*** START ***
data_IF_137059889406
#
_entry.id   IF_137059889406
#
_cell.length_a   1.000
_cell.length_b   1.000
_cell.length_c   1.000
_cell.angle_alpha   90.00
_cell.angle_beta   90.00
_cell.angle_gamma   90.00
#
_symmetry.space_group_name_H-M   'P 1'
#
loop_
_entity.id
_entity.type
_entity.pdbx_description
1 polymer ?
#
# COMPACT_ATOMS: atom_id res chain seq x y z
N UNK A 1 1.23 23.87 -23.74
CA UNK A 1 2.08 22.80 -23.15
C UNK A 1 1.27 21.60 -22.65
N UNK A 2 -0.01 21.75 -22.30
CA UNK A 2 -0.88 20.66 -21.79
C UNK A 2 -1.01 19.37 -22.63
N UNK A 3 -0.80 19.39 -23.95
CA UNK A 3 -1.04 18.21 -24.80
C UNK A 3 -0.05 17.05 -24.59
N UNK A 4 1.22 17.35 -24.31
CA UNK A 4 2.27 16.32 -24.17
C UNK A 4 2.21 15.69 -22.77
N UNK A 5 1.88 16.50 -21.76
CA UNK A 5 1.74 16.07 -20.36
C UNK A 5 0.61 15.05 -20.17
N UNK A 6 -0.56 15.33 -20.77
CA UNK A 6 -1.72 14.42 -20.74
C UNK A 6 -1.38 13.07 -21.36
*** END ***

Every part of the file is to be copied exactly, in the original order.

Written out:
data_IF_137059889406
#
_entry.id   IF_137059889406
#
_cell.length_a   1.000
_cell.length_b   1.000
_cell.length_c   1.000
_cell.angle_alpha   90.00
_cell.angle_beta   90.00
_cell.angle_gamma   90.00
#
_symmetry.space_group_name_H-M   'P 1'
#
loop_
_entity.id
_entity.type
_entity.pdbx_description
1 polymer ?
#
# COMPACT_ATOMS: atom_id res chain seq x y z
N UNK A 1 1.23 23.87 -23.74
CA UNK A 1 2.08 22.80 -23.15
C UNK A 1 1.27 21.60 -22.65
N UNK A 2 -0.01 21.75 -22.30
CA UNK A 2 -0.88 20.66 -21.79
C UNK A 2 -1.01 19.37 -22.63
N UNK A 3 -0.80 19.39 -23.95
CA UNK A 3 -1.04 18.21 -24.80
C UNK A 3 -0.05 17.05 -24.59
N UNK A 4 1.22 17.35 -24.31
CA UNK A 4 2.27 16.32 -24.17
C UNK A 4 2.21 15.69 -22.77
N UNK A 5 1.88 16.50 -21.76
CA UNK A 5 1.74 16.07 -20.36
C UNK A 5 0.61 15.05 -20.17
N UNK A 6 -0.56 15.33 -20.77
CA UNK A 6 -1.72 14.42 -20.74
C UNK A 6 -1.38 13.07 -21.36